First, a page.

The coronavirus COVID-19 is affecting 218 countries and territories around the world and 2 international conveyances.
HÀ NỘI — Many Vietnamese exporters have seen a sudden increase in profits during the COVID-19 pandemic.
VRG Khải Hoàn JSC said it was in a state of full capacity and often had to refuse orders. The company’s orders were only enough to run 70-80 per cent of factory capacity before 2019.
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When the COVID-19 pandemic started last year, the company’s traditional foreign partners quickly ordered a large number of medical gloves for storage, along with orders from new customers.
Dương Duy Phú, general director of VRG Khải Hoàn, said that the company has closed production orders until the end of next year. Most of the goods are exported to the US, Europe, Japan and the rest serve the domestic market.
“As a manufacturing company in the medical field, the pandemic has boosted production and prices, therefore our profit surged suddenly last year, up VNĐ500 billion (US$21.7 million), an unprecedented number, because of our average profit was only about VNĐ5-10 billion each year,” Phú told the Pháp luật Thành phố Hồ Chí Minh (HCM City Law) newspaper.
Seeing the market prospects in the coming years, the company decided to build more factories to increase capacity from 2.5 billion to 5 billion gloves per year.
The investment did not mean they expect the pandemic to continue, but the pandemic means many people have started to wear gloves to protect themselves and family members, while many countries are building up national reserves of medical products, said Phú.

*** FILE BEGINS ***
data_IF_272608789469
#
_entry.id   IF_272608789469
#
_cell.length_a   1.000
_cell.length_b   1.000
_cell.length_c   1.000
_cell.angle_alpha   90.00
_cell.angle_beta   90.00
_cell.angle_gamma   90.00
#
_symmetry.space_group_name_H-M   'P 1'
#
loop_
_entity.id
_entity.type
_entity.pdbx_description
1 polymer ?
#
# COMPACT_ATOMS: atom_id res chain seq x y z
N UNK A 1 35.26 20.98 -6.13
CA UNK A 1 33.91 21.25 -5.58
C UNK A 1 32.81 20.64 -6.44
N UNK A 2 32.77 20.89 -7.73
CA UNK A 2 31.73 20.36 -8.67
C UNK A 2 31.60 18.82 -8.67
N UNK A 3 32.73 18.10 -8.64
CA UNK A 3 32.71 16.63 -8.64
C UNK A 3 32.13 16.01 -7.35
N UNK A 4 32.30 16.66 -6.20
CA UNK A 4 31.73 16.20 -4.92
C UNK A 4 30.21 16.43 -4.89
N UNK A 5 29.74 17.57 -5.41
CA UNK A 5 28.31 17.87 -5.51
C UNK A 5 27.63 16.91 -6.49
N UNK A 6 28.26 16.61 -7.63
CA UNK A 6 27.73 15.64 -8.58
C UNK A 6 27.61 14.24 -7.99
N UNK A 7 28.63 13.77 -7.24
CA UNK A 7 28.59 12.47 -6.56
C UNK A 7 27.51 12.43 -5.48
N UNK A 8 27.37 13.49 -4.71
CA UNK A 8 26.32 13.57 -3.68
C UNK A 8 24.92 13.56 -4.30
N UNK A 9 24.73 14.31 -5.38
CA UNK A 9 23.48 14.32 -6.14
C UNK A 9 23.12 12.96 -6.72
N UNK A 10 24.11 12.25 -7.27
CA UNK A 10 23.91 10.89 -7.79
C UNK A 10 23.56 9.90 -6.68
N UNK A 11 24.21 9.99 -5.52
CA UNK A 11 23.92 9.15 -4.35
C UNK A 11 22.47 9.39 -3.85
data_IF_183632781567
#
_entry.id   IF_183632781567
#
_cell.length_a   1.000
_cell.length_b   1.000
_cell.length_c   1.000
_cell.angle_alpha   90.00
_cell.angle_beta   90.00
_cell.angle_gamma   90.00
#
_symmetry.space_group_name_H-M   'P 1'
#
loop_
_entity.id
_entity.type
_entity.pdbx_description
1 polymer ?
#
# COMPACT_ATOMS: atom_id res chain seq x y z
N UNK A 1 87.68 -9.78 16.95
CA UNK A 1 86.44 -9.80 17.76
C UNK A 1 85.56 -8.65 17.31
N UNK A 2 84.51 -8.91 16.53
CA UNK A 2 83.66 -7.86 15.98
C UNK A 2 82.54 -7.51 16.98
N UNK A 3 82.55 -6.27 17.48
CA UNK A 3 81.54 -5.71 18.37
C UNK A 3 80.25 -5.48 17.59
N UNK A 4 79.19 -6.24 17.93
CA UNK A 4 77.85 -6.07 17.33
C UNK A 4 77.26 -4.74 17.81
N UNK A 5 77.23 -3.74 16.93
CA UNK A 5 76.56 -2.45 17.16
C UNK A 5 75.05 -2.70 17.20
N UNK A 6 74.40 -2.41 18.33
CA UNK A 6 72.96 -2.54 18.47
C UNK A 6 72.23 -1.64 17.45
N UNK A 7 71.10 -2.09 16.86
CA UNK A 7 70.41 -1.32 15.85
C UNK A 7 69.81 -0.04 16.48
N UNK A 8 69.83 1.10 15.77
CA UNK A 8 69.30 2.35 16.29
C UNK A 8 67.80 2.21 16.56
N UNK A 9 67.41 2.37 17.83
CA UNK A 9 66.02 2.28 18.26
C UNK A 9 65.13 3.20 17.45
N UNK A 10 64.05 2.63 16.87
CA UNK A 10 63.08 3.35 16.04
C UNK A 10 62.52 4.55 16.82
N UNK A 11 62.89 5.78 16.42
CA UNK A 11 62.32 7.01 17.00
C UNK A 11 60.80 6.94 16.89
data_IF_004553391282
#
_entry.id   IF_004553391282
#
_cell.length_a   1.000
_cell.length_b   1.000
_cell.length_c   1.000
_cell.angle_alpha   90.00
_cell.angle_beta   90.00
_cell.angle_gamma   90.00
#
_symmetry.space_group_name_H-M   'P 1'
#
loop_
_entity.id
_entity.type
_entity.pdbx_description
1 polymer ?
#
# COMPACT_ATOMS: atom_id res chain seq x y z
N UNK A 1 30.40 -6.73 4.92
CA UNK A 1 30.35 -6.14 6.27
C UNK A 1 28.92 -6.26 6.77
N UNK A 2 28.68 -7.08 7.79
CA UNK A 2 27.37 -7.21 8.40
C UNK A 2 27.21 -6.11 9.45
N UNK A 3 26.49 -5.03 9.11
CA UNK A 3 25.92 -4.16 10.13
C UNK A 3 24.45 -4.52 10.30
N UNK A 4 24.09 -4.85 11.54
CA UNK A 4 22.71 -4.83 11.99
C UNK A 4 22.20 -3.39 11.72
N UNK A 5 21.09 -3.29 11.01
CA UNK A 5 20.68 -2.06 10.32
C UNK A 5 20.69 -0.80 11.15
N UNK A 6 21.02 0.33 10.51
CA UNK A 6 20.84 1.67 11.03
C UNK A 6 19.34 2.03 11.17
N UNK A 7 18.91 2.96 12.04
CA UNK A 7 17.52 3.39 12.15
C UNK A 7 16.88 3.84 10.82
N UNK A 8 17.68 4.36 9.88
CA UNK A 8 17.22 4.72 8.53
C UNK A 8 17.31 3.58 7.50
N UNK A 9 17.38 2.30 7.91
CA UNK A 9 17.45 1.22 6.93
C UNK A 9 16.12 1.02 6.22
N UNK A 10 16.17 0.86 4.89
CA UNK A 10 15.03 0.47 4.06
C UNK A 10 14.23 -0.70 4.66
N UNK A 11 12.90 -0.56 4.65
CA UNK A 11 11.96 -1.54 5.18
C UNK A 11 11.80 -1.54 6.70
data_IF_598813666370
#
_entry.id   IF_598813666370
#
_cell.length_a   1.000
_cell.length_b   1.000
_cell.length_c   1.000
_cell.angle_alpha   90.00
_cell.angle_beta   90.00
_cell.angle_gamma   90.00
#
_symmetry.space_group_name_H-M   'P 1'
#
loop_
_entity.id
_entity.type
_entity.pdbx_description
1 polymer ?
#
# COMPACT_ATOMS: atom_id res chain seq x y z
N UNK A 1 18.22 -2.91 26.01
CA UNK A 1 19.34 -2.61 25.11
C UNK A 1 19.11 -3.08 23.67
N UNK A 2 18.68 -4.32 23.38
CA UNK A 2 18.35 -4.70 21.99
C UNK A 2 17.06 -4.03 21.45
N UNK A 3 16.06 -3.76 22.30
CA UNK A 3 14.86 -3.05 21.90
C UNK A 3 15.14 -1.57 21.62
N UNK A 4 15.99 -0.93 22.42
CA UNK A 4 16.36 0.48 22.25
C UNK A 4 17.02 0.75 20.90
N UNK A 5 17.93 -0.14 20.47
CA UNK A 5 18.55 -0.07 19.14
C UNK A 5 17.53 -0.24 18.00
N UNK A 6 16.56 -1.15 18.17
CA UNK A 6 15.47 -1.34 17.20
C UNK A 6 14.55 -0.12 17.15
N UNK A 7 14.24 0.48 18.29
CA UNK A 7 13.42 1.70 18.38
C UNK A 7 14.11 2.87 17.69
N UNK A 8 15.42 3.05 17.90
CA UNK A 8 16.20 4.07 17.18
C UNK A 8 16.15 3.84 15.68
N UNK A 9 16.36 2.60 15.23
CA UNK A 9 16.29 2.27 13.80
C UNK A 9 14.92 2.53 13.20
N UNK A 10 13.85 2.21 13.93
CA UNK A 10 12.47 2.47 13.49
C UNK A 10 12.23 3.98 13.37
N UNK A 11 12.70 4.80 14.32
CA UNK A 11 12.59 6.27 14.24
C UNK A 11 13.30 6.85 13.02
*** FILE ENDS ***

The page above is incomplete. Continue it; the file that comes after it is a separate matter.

Wood products also received a lot of good news. Lê Thị Xuyến, general director of Thuận An Wood Processing JSC, expressed her surprise at the increasing orders in the early months of this year.
Many of its customers cancelled orders in the same period last year and the company went more than a month without work because of the pandemic, she said.
Orders exceeded more than 30 per cent of the company’s capacity, she said. Due to COVID-19, people were working more from home, so they needed to buy new beds or wardrobes to create a nicer space and they also spend more time online shopping, so demand increased,” said Xuyến.
She said that her company’s wood products mainly go to high-end markets such as the US, accounting for 40 per cent of production, and 15 per cent exported to the UK and the rest are to other markets.
Explaining this, Michael Kokalari, chief economist of VinaCapital Group, said that due to social distancing, employees in developed countries were forced to work from home, so they had to increase their purchase of goods for work.
Việt Nam was in a good position to supply these products. The country’s export sales soared in electronics and furniture products. — VNS